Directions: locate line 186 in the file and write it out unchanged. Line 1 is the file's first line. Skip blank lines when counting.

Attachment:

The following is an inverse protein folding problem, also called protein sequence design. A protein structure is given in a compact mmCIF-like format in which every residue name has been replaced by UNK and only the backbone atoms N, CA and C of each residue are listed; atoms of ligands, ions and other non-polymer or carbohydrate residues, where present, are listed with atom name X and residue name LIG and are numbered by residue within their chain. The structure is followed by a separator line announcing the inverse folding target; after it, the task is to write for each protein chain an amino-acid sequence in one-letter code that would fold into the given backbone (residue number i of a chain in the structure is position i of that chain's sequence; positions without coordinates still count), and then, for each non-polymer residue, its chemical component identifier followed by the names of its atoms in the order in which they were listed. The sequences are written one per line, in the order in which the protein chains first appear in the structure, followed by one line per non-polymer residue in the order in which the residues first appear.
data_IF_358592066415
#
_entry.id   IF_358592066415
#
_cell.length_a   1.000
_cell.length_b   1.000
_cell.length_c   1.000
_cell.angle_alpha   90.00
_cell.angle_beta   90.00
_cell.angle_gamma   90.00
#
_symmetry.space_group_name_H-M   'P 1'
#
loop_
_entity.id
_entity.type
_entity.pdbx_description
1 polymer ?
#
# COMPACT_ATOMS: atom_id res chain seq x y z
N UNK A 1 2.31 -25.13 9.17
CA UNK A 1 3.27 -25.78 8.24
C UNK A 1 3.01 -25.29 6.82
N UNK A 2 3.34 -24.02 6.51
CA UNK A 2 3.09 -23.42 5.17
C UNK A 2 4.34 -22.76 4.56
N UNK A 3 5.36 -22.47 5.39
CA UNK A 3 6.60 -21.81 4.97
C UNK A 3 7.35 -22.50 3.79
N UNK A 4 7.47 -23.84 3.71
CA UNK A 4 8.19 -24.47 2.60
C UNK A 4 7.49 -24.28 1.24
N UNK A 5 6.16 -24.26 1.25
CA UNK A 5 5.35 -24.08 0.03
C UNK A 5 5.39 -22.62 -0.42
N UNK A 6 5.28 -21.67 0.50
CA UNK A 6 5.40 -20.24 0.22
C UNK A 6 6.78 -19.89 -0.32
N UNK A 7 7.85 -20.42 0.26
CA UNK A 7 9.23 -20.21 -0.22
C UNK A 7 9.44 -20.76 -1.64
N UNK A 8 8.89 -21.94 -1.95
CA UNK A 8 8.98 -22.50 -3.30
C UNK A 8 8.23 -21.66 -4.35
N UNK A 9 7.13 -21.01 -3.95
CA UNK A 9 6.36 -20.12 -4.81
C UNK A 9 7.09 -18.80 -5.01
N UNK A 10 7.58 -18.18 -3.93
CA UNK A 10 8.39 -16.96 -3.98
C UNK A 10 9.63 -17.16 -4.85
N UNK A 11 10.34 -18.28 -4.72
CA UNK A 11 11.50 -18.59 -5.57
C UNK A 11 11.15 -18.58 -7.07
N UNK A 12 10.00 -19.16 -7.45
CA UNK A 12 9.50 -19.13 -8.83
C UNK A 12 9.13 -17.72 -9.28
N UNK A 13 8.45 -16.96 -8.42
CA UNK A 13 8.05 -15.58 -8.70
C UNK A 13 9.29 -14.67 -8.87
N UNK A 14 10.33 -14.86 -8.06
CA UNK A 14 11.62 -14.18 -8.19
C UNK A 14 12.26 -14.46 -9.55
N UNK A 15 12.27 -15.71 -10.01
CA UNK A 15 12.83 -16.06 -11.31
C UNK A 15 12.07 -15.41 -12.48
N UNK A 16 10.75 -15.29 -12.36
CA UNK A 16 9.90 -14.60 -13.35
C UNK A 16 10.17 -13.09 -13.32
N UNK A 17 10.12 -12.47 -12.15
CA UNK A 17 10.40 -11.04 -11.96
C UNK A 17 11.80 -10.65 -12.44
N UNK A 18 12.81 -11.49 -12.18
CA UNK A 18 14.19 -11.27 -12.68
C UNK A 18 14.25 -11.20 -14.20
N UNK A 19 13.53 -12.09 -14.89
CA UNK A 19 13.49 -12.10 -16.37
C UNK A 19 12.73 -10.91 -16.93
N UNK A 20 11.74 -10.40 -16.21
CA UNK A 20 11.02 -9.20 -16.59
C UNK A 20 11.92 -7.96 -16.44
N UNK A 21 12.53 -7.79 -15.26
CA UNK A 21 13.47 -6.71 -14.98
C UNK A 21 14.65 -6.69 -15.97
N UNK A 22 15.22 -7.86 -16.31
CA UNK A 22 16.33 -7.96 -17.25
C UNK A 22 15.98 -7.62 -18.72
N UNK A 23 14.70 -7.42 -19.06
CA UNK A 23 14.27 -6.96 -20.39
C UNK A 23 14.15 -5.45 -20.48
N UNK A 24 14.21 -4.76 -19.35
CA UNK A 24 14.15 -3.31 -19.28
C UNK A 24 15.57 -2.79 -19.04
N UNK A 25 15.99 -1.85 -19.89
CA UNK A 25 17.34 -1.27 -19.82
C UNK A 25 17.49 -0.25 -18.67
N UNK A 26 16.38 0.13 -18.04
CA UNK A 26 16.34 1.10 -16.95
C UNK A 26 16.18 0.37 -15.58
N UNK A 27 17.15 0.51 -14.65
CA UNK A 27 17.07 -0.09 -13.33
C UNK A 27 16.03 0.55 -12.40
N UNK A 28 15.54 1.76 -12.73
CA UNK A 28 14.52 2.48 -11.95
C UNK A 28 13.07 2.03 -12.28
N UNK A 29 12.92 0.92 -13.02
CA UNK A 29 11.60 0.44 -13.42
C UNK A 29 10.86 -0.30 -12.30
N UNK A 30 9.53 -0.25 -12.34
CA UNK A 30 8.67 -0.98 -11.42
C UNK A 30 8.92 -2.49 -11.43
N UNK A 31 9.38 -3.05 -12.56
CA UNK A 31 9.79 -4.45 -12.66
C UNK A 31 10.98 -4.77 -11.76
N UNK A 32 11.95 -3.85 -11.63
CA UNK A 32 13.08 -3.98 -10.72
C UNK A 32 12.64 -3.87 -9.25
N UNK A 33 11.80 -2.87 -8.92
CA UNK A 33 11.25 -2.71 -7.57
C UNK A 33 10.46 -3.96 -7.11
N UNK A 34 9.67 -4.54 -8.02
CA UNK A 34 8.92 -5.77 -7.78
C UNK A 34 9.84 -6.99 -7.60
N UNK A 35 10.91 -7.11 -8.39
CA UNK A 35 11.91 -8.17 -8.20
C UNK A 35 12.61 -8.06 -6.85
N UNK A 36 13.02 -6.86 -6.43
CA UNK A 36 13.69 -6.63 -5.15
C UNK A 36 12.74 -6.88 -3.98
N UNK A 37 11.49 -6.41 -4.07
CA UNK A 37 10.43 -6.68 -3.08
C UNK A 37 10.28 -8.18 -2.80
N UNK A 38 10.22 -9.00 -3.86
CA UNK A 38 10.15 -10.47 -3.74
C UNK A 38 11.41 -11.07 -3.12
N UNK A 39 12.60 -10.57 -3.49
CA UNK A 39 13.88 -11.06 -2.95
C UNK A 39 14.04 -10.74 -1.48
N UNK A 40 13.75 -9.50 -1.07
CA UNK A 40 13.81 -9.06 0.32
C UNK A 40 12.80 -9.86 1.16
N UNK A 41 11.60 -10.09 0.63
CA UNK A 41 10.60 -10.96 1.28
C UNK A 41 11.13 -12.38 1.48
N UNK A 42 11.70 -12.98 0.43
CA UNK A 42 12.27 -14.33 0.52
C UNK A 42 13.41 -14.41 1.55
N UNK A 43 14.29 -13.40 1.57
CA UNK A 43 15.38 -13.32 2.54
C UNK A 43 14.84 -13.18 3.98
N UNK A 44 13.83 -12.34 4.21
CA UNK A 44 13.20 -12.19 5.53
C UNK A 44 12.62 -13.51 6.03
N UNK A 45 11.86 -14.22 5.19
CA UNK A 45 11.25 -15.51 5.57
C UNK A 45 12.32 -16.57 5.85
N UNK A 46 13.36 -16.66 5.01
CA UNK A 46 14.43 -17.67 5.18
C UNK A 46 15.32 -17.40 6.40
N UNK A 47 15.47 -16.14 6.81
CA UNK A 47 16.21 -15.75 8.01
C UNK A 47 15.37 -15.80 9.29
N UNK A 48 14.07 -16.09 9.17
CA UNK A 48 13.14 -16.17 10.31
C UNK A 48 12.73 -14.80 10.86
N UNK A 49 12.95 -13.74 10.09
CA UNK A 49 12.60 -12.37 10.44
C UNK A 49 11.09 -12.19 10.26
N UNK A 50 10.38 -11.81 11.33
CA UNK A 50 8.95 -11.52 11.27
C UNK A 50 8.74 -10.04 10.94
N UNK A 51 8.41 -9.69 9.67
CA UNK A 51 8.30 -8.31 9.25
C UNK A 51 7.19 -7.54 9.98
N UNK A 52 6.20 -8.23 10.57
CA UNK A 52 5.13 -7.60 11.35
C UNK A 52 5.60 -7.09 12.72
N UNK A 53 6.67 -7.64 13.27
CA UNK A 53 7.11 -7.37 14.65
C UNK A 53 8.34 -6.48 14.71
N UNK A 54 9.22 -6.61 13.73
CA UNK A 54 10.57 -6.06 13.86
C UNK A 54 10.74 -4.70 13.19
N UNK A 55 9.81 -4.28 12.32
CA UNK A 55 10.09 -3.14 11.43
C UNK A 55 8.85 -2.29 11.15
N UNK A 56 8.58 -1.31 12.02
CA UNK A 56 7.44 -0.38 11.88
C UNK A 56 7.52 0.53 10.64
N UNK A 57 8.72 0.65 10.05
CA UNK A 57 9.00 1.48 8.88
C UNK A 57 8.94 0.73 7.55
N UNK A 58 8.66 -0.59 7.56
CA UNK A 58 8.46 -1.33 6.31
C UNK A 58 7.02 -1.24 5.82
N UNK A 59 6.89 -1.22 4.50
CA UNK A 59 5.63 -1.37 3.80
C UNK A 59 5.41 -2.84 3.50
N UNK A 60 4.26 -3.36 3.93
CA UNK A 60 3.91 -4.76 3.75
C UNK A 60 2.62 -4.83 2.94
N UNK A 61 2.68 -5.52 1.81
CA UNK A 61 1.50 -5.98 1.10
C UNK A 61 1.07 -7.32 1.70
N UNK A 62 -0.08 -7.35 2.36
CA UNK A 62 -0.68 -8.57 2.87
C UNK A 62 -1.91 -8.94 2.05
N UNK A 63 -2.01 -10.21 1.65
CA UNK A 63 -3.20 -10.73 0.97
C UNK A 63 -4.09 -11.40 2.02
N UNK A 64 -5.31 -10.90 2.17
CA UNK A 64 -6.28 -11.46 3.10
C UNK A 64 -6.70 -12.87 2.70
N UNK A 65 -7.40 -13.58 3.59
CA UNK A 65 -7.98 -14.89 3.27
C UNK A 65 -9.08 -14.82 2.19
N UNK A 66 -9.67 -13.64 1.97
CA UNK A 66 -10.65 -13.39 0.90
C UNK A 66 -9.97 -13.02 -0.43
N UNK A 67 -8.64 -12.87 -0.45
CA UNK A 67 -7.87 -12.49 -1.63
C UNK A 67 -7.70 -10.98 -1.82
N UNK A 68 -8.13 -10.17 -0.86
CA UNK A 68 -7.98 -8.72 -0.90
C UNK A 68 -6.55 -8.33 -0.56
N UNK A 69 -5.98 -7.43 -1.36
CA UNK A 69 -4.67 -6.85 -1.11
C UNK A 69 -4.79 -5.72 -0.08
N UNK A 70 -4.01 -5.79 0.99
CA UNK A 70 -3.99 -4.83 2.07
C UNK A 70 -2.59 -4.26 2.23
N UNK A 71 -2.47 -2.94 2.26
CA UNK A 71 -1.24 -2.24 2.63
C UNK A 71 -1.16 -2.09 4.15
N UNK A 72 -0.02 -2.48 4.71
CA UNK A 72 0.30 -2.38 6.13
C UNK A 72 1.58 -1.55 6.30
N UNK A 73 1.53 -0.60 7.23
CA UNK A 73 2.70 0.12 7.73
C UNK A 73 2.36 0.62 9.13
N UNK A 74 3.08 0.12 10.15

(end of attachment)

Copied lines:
C UNK A 55 8.85 -2.29 11.15